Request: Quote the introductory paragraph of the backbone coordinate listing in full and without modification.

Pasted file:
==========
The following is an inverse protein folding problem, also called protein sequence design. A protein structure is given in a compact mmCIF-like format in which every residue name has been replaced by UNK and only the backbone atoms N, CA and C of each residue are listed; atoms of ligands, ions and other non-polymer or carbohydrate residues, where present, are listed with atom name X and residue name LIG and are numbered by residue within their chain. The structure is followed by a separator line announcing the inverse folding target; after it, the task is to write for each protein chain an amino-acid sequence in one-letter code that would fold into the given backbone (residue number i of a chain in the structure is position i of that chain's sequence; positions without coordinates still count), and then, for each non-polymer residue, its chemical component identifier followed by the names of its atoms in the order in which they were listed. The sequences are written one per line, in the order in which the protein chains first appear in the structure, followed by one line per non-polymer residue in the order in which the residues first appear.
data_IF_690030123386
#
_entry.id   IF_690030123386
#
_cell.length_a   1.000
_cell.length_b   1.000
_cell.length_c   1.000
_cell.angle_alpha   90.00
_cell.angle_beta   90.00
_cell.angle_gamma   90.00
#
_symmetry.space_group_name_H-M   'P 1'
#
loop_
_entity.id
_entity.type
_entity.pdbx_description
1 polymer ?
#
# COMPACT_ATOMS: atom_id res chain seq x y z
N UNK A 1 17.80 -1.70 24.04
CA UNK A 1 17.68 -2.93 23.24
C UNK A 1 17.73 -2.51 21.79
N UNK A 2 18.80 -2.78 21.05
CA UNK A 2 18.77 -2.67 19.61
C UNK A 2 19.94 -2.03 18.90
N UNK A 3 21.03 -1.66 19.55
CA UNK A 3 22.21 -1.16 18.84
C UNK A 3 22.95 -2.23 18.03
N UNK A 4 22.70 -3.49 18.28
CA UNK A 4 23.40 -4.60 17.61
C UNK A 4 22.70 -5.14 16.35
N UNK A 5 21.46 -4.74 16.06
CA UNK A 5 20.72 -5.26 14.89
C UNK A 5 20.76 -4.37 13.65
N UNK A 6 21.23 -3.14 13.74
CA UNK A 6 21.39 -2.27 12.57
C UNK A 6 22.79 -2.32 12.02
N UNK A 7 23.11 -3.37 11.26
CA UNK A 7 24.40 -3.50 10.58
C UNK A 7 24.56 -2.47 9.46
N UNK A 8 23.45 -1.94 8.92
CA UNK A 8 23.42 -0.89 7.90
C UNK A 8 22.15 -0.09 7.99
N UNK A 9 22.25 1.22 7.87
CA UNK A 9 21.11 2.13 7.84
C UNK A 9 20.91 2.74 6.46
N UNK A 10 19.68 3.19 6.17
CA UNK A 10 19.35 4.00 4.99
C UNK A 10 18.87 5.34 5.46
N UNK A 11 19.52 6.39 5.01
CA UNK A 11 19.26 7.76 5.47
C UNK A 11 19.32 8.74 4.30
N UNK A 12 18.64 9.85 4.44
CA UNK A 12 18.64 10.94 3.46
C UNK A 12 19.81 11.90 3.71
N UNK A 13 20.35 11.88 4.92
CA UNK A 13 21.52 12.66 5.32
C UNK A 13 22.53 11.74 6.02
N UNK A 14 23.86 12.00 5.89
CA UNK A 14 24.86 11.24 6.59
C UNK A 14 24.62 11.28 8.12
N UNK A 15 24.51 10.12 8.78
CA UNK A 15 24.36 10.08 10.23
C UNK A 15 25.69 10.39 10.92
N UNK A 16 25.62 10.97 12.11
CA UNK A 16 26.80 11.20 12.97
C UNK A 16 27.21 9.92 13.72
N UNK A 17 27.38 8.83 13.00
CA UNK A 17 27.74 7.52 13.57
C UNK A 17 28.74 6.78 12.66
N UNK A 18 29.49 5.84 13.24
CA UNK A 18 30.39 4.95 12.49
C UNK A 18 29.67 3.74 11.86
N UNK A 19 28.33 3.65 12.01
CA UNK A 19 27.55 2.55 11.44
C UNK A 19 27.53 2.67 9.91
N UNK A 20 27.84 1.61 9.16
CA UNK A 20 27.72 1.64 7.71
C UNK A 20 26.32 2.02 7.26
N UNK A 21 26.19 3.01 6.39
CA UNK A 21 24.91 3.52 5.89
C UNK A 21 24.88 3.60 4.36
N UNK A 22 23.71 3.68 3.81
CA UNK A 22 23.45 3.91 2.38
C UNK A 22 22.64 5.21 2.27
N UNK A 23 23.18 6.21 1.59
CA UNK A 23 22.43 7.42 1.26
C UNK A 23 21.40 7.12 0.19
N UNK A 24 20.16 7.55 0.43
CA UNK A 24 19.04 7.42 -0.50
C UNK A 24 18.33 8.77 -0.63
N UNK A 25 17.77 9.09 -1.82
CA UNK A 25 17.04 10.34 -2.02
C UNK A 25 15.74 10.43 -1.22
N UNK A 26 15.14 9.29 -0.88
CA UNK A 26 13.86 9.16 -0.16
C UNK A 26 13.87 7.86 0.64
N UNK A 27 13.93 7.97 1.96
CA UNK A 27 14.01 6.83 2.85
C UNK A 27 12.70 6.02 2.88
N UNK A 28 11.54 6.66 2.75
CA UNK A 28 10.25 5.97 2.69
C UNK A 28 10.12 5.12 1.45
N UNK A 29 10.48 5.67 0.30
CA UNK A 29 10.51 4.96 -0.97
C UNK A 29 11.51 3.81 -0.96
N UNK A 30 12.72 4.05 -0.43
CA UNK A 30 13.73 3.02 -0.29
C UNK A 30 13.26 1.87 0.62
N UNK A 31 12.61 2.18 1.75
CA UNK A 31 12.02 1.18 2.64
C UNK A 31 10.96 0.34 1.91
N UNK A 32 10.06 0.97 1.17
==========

The following is an inverse protein folding problem, also called protein sequence design. A protein structure is given in a compact mmCIF-like format in which every residue name has been replaced by UNK and only the backbone atoms N, CA and C of each residue are listed; atoms of ligands, ions and other non-polymer or carbohydrate residues, where present, are listed with atom name X and residue name LIG and are numbered by residue within their chain. The structure is followed by a separator line announcing the inverse folding target; after it, the task is to write for each protein chain an amino-acid sequence in one-letter code that would fold into the given backbone (residue number i of a chain in the structure is position i of that chain's sequence; positions without coordinates still count), and then, for each non-polymer residue, its chemical component identifier followed by the names of its atoms in the order in which they were listed. The sequences are written one per line, in the order in which the protein chains first appear in the structure, followed by one line per non-polymer residue in the order in which the residues first appear.